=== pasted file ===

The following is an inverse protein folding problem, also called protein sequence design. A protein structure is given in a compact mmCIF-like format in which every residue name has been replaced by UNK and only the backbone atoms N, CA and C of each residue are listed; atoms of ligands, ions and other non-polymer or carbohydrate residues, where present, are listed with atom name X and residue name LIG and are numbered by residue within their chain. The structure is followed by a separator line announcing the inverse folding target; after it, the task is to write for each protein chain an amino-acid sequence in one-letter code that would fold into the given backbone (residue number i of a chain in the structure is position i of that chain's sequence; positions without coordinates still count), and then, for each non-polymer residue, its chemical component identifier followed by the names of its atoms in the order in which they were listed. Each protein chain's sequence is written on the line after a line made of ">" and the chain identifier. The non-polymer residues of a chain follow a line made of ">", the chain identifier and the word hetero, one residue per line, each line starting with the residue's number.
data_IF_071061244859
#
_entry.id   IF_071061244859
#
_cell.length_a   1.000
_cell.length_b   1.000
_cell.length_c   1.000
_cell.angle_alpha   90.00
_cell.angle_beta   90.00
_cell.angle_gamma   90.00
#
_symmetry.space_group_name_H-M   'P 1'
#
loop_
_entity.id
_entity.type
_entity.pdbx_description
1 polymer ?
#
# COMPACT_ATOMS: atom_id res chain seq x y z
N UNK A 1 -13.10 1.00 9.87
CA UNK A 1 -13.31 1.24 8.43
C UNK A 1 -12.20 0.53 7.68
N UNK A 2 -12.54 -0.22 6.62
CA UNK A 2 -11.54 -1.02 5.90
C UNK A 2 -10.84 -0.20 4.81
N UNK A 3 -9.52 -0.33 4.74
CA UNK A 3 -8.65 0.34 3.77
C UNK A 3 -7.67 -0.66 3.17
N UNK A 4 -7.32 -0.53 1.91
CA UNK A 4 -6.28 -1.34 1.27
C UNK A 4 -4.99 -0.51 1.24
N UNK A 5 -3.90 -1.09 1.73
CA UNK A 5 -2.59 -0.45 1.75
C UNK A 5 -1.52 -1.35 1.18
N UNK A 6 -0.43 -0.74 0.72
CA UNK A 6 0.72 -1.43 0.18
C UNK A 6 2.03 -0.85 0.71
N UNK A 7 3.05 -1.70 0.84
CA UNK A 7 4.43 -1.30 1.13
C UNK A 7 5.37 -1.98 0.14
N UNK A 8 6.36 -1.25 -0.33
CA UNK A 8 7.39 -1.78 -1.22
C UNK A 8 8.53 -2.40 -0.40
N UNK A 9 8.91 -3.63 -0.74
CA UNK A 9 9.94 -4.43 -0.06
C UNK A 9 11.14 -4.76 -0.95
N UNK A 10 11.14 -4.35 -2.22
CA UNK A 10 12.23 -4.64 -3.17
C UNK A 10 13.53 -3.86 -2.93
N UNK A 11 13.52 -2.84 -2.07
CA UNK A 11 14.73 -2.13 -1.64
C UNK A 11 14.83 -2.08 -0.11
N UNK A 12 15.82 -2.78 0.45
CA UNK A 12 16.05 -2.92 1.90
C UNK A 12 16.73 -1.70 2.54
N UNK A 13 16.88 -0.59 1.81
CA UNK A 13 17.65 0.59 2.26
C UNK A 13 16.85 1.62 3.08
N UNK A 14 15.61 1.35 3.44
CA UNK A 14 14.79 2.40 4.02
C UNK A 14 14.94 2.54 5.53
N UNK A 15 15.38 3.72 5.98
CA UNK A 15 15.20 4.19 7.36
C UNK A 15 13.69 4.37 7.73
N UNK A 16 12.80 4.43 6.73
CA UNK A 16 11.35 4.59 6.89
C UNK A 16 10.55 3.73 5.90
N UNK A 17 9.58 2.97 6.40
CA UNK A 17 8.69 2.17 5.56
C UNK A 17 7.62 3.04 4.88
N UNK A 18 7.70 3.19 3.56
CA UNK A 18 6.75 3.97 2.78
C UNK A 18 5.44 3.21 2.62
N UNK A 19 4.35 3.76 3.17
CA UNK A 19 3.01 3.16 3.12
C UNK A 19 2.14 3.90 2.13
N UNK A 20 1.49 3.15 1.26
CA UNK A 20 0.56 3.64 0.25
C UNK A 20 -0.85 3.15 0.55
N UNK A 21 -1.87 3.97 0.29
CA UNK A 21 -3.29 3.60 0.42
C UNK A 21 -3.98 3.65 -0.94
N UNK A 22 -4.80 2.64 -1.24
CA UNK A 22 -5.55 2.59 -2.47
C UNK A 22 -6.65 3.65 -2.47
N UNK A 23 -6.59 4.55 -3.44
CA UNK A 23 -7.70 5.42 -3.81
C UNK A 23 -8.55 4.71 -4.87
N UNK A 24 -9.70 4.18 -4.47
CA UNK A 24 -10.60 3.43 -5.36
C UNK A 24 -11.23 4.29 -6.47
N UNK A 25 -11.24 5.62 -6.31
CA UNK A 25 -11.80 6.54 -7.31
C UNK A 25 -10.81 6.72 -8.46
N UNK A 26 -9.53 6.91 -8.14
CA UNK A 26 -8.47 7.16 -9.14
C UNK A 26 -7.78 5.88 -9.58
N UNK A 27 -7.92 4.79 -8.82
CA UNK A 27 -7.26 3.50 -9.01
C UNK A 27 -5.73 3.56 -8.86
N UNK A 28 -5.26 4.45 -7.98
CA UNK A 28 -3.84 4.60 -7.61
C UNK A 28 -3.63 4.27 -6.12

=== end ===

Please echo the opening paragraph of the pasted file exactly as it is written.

The following is an inverse protein folding problem, also called protein sequence design. A protein structure is given in a compact mmCIF-like format in which every residue name has been replaced by UNK and only the backbone atoms N, CA and C of each residue are listed; atoms of ligands, ions and other non-polymer or carbohydrate residues, where present, are listed with atom name X and residue name LIG and are numbered by residue within their chain. The structure is followed by a separator line announcing the inverse folding target; after it, the task is to write for each protein chain an amino-acid sequence in one-letter code that would fold into the given backbone (residue number i of a chain in the structure is position i of that chain's sequence; positions without coordinates still count), and then, for each non-polymer residue, its chemical component identifier followed by the names of its atoms in the order in which they were listed. Each protein chain's sequence is written on the line after a line made of ">" and the chain identifier. The non-polymer residues of a chain follow a line made of ">", the chain identifier and the word hetero, one residue per line, each line starting with the residue's number.